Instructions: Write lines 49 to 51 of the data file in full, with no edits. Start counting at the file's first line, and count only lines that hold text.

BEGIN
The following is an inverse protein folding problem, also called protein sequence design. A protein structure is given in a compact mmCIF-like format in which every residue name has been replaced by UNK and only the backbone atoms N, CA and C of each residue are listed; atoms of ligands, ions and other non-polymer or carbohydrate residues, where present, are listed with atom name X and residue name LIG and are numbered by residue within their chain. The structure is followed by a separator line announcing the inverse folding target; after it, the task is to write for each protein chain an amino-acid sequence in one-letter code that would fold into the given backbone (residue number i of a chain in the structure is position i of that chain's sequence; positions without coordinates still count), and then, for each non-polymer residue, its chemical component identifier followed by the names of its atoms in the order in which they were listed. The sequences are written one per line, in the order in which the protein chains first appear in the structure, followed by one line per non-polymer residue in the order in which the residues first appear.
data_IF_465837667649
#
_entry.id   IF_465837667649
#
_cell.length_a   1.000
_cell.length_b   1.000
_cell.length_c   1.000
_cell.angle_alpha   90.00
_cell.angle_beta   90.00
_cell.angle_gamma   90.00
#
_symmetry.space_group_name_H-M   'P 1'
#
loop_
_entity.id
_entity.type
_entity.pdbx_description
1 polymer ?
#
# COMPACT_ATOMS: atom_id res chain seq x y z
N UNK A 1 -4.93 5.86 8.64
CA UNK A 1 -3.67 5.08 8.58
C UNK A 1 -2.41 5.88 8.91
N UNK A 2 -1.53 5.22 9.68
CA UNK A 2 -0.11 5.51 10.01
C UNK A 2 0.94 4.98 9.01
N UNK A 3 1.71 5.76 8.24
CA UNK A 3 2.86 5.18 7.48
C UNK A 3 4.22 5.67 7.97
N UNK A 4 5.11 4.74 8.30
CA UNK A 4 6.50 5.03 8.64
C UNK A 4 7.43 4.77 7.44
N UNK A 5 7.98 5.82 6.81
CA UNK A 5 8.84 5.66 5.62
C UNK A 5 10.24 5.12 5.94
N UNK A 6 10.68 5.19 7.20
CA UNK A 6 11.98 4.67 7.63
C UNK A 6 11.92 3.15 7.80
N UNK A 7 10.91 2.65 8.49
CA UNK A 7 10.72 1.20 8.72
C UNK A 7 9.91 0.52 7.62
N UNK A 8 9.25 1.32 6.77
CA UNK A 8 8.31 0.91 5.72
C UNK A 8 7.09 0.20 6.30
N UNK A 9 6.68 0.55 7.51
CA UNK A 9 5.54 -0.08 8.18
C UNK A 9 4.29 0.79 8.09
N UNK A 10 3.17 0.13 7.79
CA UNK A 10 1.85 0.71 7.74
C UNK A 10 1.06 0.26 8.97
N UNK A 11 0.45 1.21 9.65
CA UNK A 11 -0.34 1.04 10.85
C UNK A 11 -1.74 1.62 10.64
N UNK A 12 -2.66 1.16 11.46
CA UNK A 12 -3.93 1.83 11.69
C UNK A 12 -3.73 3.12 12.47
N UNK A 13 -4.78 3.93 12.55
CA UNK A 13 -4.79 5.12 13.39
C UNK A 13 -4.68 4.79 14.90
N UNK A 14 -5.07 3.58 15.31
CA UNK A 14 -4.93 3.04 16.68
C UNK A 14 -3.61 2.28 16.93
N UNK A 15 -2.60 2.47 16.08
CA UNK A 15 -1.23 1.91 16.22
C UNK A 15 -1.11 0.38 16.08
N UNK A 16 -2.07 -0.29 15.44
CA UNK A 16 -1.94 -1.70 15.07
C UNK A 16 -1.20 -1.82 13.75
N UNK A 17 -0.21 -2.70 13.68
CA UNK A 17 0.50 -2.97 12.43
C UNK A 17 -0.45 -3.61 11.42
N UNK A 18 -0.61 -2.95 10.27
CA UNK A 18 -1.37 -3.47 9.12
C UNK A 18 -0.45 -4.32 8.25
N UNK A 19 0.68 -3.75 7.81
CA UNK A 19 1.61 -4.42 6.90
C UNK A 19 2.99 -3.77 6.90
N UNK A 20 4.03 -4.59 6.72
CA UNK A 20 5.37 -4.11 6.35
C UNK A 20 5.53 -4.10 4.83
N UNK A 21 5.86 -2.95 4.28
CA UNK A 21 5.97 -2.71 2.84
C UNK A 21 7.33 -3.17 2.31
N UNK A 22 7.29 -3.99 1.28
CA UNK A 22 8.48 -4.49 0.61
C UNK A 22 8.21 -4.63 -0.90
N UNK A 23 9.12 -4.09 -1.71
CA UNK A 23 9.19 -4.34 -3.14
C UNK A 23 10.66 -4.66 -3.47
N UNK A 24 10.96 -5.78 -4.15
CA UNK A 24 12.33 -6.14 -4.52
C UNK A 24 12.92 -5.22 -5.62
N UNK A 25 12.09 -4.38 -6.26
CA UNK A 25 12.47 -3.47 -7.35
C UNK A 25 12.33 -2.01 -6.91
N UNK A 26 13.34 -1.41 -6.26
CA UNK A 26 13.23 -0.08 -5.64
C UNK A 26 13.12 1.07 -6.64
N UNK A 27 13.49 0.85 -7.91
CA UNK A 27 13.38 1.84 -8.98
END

N UNK A 10 3.17 0.13 7.79
CA UNK A 10 1.85 0.71 7.74
C UNK A 10 1.06 0.26 8.97